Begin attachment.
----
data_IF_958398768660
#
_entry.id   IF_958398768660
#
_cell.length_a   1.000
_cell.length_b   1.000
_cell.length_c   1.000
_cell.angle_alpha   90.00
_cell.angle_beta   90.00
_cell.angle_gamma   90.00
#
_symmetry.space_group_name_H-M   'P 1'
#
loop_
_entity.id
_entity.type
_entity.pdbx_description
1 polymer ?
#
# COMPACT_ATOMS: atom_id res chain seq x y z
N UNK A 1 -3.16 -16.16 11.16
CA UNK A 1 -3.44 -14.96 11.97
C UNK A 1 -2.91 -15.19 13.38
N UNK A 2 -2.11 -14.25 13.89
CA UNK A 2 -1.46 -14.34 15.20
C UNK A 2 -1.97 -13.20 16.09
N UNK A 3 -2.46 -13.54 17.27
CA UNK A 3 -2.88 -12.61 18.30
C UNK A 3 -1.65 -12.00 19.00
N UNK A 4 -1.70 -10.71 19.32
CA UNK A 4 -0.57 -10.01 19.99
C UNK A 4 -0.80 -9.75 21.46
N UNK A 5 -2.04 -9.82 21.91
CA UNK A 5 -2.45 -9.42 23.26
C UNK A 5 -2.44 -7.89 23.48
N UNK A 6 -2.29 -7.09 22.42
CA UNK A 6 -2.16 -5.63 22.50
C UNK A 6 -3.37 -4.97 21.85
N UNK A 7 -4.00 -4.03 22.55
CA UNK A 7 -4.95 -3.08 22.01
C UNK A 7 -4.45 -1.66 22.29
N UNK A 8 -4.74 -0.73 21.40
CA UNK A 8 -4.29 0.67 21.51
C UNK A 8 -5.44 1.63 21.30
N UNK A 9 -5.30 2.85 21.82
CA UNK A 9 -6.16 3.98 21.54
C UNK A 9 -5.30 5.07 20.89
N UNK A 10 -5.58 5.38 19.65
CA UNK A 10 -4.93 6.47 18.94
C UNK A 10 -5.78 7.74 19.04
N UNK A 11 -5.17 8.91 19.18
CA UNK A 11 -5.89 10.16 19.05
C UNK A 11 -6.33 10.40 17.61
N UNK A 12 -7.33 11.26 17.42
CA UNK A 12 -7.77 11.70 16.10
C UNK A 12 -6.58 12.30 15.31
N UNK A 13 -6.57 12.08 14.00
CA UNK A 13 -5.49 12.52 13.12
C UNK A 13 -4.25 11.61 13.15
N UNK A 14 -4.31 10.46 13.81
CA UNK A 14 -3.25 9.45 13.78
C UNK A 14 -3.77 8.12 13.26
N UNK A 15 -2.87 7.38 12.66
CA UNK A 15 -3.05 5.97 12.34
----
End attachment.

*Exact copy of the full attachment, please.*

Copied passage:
data_IF_958398768660
#
_entry.id   IF_958398768660
#
_cell.length_a   1.000
_cell.length_b   1.000
_cell.length_c   1.000
_cell.angle_alpha   90.00
_cell.angle_beta   90.00
_cell.angle_gamma   90.00
#
_symmetry.space_group_name_H-M   'P 1'
#
loop_
_entity.id
_entity.type
_entity.pdbx_description
1 polymer ?
#
# COMPACT_ATOMS: atom_id res chain seq x y z
N UNK A 1 -3.16 -16.16 11.16
CA UNK A 1 -3.44 -14.96 11.97
C UNK A 1 -2.91 -15.19 13.38
N UNK A 2 -2.11 -14.25 13.89
CA UNK A 2 -1.46 -14.34 15.20
C UNK A 2 -1.97 -13.20 16.09
N UNK A 3 -2.46 -13.54 17.27
CA UNK A 3 -2.88 -12.61 18.30
C UNK A 3 -1.65 -12.00 19.00
N UNK A 4 -1.70 -10.71 19.32
CA UNK A 4 -0.57 -10.01 19.99
C UNK A 4 -0.80 -9.75 21.46
N UNK A 5 -2.04 -9.82 21.91
CA UNK A 5 -2.45 -9.42 23.26
C UNK A 5 -2.44 -7.89 23.48
N UNK A 6 -2.29 -7.09 22.42
CA UNK A 6 -2.16 -5.63 22.50
C UNK A 6 -3.37 -4.97 21.85
N UNK A 7 -4.00 -4.03 22.55
CA UNK A 7 -4.95 -3.08 22.01
C UNK A 7 -4.45 -1.66 22.29
N UNK A 8 -4.74 -0.73 21.40
CA UNK A 8 -4.29 0.67 21.51
C UNK A 8 -5.44 1.63 21.30
N UNK A 9 -5.30 2.85 21.82
CA UNK A 9 -6.16 3.98 21.54
C UNK A 9 -5.30 5.07 20.89
N UNK A 10 -5.58 5.38 19.65
CA UNK A 10 -4.93 6.47 18.94
C UNK A 10 -5.78 7.74 19.04
N UNK A 11 -5.17 8.91 19.18
CA UNK A 11 -5.89 10.16 19.05
C UNK A 11 -6.33 10.40 17.61
N UNK A 12 -7.33 11.26 17.42
CA UNK A 12 -7.77 11.70 16.10
C UNK A 12 -6.58 12.30 15.31
N UNK A 13 -6.57 12.08 14.00
CA UNK A 13 -5.49 12.52 13.12
C UNK A 13 -4.25 11.61 13.15
N UNK A 14 -4.31 10.46 13.81
CA UNK A 14 -3.25 9.45 13.78
C UNK A 14 -3.77 8.12 13.26
N UNK A 15 -2.87 7.38 12.66
CA UNK A 15 -3.05 5.97 12.34